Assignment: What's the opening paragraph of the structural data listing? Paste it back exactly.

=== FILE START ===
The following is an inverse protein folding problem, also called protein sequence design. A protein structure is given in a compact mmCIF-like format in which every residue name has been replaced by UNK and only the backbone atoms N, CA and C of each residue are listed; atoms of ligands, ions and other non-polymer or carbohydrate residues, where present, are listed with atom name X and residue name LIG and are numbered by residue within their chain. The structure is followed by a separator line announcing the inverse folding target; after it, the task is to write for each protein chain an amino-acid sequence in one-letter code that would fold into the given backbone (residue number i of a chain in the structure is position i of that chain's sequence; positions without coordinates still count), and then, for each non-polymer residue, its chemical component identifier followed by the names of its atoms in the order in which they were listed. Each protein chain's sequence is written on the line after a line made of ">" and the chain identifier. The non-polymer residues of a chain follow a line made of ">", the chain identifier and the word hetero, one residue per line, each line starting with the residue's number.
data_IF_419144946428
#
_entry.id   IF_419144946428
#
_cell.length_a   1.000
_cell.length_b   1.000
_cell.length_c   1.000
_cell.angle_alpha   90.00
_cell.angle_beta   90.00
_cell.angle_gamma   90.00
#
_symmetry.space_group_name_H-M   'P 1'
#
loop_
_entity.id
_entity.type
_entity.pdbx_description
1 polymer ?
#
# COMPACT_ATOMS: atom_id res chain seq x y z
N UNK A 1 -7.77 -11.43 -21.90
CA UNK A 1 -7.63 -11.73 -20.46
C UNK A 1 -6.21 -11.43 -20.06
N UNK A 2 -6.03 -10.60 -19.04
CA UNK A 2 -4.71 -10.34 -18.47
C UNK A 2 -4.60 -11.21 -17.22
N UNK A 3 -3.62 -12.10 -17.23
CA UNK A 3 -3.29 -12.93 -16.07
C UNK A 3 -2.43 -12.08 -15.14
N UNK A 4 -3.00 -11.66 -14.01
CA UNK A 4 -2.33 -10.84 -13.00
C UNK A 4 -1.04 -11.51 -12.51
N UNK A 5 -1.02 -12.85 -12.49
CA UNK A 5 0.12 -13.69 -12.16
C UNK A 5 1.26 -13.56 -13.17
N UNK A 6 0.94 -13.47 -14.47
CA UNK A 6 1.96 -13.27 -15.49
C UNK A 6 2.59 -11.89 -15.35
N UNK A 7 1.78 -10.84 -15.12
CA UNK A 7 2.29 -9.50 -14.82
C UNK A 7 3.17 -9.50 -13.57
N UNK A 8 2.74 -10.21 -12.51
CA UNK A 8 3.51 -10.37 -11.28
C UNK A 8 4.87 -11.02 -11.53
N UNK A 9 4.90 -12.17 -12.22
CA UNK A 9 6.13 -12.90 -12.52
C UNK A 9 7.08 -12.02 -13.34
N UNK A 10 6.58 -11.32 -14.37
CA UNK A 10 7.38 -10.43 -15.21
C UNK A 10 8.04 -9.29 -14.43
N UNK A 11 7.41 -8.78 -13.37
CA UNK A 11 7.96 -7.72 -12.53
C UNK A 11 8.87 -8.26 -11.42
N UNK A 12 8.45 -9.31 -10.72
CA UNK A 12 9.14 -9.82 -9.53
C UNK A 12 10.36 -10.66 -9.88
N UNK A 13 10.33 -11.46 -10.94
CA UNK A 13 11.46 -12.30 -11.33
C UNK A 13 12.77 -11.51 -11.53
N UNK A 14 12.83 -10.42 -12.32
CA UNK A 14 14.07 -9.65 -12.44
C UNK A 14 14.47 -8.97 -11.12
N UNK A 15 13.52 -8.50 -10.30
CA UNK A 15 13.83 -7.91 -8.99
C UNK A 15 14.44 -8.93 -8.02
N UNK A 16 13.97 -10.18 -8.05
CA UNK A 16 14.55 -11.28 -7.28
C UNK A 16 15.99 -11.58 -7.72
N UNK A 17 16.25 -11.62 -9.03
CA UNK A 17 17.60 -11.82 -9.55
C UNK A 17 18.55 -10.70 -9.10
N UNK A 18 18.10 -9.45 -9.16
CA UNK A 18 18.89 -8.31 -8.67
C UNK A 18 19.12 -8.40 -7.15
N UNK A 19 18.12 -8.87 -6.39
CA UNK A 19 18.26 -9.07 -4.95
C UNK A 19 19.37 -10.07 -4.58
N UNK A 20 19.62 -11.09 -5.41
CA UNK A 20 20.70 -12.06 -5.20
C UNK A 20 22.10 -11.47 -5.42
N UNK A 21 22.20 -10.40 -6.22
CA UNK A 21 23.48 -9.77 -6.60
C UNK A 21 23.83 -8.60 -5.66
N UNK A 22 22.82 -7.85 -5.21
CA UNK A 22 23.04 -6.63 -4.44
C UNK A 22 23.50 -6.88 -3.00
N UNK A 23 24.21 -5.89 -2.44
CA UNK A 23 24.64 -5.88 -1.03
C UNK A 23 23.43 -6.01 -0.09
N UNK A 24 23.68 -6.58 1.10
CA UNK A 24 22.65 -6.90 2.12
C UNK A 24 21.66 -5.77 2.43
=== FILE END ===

The following is an inverse protein folding problem, also called protein sequence design. A protein structure is given in a compact mmCIF-like format in which every residue name has been replaced by UNK and only the backbone atoms N, CA and C of each residue are listed; atoms of ligands, ions and other non-polymer or carbohydrate residues, where present, are listed with atom name X and residue name LIG and are numbered by residue within their chain. The structure is followed by a separator line announcing the inverse folding target; after it, the task is to write for each protein chain an amino-acid sequence in one-letter code that would fold into the given backbone (residue number i of a chain in the structure is position i of that chain's sequence; positions without coordinates still count), and then, for each non-polymer residue, its chemical component identifier followed by the names of its atoms in the order in which they were listed. Each protein chain's sequence is written on the line after a line made of ">" and the chain identifier. The non-polymer residues of a chain follow a line made of ">", the chain identifier and the word hetero, one residue per line, each line starting with the residue's number.